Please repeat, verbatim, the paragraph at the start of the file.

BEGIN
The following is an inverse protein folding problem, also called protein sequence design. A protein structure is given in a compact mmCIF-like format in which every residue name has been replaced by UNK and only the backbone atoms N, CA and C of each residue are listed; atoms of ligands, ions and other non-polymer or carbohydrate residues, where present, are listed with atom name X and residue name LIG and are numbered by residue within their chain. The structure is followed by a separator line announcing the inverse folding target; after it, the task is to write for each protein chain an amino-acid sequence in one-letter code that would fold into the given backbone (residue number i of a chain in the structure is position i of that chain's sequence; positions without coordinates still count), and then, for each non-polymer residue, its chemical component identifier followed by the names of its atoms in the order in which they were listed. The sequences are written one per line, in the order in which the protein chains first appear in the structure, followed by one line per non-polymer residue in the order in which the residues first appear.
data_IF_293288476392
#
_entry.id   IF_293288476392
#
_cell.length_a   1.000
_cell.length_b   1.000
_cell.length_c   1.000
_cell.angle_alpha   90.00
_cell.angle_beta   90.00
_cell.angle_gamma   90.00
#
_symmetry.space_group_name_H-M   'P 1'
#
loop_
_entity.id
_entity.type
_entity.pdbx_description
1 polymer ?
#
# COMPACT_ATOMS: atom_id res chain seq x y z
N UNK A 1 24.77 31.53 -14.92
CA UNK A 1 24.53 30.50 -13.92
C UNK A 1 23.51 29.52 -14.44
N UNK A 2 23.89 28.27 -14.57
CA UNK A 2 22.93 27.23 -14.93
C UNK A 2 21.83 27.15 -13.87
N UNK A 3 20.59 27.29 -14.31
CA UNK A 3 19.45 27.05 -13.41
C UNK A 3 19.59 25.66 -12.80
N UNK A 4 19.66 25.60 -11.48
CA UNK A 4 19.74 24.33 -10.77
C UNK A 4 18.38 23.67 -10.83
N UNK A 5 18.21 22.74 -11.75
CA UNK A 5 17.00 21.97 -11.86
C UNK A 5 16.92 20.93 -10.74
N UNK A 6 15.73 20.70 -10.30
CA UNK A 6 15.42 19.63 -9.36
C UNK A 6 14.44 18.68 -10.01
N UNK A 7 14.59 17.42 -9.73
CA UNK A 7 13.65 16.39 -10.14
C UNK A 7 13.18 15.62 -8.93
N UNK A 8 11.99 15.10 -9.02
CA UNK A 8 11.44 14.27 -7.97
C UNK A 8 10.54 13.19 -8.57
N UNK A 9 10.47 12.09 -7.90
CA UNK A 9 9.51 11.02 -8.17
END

The following is an inverse protein folding problem, also called protein sequence design. A protein structure is given in a compact mmCIF-like format in which every residue name has been replaced by UNK and only the backbone atoms N, CA and C of each residue are listed; atoms of ligands, ions and other non-polymer or carbohydrate residues, where present, are listed with atom name X and residue name LIG and are numbered by residue within their chain. The structure is followed by a separator line announcing the inverse folding target; after it, the task is to write for each protein chain an amino-acid sequence in one-letter code that would fold into the given backbone (residue number i of a chain in the structure is position i of that chain's sequence; positions without coordinates still count), and then, for each non-polymer residue, its chemical component identifier followed by the names of its atoms in the order in which they were listed. The sequences are written one per line, in the order in which the protein chains first appear in the structure, followed by one line per non-polymer residue in the order in which the residues first appear.